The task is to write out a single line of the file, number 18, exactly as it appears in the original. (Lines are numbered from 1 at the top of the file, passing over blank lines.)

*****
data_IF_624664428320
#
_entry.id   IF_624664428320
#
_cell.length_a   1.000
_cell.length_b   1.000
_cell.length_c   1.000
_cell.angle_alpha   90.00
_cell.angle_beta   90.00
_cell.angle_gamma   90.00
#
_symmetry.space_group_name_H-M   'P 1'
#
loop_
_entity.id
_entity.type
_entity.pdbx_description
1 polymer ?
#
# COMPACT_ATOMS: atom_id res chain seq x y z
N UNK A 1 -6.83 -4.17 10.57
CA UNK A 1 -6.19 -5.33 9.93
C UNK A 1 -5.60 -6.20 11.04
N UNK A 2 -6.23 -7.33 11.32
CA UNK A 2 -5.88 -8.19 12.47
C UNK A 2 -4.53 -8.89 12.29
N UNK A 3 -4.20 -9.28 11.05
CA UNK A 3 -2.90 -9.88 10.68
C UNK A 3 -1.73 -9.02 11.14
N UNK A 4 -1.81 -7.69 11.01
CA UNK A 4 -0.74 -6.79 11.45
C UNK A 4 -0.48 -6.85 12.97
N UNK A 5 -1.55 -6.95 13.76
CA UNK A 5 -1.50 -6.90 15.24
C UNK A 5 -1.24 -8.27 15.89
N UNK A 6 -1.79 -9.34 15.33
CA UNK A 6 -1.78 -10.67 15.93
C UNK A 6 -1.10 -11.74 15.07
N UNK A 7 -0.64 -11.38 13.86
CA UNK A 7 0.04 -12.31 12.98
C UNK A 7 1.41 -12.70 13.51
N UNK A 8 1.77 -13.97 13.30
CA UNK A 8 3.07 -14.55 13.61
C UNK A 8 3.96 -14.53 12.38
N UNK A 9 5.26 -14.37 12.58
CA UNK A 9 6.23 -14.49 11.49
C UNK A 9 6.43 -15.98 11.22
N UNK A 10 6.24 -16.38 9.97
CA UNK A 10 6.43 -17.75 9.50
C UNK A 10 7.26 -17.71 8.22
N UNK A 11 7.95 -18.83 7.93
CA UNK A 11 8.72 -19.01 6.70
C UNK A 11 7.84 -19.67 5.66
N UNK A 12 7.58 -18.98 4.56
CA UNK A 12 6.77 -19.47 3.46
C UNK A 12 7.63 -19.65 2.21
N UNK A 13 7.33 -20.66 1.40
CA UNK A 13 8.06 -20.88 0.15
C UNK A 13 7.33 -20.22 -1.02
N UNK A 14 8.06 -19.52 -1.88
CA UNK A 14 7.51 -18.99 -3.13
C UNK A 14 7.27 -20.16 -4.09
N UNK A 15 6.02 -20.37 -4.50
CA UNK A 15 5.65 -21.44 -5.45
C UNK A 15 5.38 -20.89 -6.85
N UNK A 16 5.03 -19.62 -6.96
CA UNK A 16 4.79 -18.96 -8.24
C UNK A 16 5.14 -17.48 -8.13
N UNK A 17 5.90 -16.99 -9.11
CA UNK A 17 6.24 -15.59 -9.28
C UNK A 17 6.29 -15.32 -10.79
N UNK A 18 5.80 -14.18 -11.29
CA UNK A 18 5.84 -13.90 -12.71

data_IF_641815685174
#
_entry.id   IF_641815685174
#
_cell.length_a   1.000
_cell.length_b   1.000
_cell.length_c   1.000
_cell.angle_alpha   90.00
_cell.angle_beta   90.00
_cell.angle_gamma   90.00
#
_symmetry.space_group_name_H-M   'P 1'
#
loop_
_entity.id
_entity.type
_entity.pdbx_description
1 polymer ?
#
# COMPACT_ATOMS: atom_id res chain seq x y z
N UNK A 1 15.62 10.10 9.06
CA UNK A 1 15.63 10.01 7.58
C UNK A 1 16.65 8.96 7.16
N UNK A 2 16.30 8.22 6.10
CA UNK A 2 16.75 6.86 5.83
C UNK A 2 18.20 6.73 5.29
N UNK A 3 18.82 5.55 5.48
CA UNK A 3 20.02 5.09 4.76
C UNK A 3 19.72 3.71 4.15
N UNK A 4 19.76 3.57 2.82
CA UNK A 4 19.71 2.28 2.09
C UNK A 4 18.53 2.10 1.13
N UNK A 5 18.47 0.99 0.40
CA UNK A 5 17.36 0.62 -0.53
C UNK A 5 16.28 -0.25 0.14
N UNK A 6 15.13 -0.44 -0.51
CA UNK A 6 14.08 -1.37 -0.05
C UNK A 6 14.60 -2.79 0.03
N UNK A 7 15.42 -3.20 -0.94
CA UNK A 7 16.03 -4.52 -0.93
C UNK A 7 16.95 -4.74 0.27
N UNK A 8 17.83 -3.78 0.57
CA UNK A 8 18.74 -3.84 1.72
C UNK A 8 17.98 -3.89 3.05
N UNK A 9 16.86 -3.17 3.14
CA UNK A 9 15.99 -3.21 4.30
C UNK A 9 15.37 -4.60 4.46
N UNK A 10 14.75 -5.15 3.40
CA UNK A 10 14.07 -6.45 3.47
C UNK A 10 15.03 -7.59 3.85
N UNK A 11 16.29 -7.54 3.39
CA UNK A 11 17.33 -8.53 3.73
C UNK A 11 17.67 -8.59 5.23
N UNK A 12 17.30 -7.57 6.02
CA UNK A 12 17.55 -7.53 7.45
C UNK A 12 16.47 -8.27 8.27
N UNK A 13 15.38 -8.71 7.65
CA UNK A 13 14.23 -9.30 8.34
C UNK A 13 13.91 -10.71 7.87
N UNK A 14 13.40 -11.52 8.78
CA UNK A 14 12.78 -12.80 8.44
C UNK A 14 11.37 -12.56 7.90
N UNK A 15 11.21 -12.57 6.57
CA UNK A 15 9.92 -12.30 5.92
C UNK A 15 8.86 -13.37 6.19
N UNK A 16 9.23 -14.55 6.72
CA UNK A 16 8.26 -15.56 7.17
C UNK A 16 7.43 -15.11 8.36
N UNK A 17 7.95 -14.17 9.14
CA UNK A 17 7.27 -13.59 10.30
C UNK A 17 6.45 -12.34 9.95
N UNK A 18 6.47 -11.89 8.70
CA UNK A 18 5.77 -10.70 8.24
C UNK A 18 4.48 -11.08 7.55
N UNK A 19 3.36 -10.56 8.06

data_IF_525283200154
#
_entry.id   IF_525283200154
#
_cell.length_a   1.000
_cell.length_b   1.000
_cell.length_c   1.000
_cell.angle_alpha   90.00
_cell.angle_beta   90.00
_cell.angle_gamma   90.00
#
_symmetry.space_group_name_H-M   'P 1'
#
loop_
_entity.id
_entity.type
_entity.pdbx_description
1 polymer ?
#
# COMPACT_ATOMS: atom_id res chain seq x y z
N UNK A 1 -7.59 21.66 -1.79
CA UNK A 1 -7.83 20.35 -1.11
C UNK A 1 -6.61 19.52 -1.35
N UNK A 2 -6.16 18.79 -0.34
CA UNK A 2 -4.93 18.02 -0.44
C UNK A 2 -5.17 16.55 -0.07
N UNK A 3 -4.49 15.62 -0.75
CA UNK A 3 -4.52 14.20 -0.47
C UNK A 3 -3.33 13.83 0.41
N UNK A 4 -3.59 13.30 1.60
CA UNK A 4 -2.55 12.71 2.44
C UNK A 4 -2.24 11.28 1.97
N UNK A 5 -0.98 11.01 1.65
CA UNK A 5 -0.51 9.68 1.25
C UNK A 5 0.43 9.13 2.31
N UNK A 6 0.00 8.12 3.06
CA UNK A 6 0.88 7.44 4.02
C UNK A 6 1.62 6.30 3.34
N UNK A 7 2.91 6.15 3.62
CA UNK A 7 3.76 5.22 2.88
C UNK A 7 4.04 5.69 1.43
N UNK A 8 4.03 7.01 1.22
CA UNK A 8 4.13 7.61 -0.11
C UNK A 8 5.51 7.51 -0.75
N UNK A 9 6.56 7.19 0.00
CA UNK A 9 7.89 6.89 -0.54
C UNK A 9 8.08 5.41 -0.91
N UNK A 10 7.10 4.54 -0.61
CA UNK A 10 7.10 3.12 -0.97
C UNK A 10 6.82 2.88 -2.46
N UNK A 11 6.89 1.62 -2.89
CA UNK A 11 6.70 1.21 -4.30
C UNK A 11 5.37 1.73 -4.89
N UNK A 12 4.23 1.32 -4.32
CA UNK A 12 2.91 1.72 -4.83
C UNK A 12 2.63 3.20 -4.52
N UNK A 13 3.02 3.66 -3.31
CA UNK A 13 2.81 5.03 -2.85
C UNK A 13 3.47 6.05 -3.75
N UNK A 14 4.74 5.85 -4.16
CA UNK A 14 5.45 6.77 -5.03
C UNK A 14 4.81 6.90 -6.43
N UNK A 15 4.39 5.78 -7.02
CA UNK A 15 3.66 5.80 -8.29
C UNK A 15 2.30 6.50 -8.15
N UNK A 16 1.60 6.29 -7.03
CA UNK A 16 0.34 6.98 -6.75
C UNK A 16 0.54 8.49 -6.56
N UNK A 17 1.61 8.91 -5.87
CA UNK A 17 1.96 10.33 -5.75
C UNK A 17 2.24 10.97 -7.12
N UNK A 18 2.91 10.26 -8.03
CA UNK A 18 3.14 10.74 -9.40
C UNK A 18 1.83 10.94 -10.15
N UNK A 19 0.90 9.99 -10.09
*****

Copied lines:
1 polymer ?